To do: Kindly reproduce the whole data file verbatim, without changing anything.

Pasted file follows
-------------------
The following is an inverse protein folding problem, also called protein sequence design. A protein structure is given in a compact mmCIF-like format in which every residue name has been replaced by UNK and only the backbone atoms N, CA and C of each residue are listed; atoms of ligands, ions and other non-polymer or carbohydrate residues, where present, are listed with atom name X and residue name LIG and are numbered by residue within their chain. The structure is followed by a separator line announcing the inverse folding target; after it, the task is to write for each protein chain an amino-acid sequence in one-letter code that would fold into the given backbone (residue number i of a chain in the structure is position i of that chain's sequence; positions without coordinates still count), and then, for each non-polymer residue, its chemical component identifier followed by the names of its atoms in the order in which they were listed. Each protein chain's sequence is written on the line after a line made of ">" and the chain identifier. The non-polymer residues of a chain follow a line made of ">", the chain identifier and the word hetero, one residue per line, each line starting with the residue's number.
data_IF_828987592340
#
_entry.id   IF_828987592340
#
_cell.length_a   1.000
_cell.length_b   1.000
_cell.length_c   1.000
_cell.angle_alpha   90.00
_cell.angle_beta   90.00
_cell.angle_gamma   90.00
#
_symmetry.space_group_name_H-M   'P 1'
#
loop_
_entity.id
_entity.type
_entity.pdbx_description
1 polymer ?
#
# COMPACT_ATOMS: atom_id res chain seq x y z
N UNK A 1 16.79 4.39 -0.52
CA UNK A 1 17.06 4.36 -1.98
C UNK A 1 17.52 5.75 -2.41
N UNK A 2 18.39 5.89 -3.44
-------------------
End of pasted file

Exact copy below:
The following is an inverse protein folding problem, also called protein sequence design. A protein structure is given in a compact mmCIF-like format in which every residue name has been replaced by UNK and only the backbone atoms N, CA and C of each residue are listed; atoms of ligands, ions and other non-polymer or carbohydrate residues, where present, are listed with atom name X and residue name LIG and are numbered by residue within their chain. The structure is followed by a separator line announcing the inverse folding target; after it, the task is to write for each protein chain an amino-acid sequence in one-letter code that would fold into the given backbone (residue number i of a chain in the structure is position i of that chain's sequence; positions without coordinates still count), and then, for each non-polymer residue, its chemical component identifier followed by the names of its atoms in the order in which they were listed. Each protein chain's sequence is written on the line after a line made of ">" and the chain identifier. The non-polymer residues of a chain follow a line made of ">", the chain identifier and the word hetero, one residue per line, each line starting with the residue's number.
data_IF_828987592340
#
_entry.id   IF_828987592340
#
_cell.length_a   1.000
_cell.length_b   1.000
_cell.length_c   1.000
_cell.angle_alpha   90.00
_cell.angle_beta   90.00
_cell.angle_gamma   90.00
#
_symmetry.space_group_name_H-M   'P 1'
#
loop_
_entity.id
_entity.type
_entity.pdbx_description
1 polymer ?
#
# COMPACT_ATOMS: atom_id res chain seq x y z
N UNK A 1 16.79 4.39 -0.52
CA UNK A 1 17.06 4.36 -1.98
C UNK A 1 17.52 5.75 -2.41
N UNK A 2 18.39 5.89 -3.44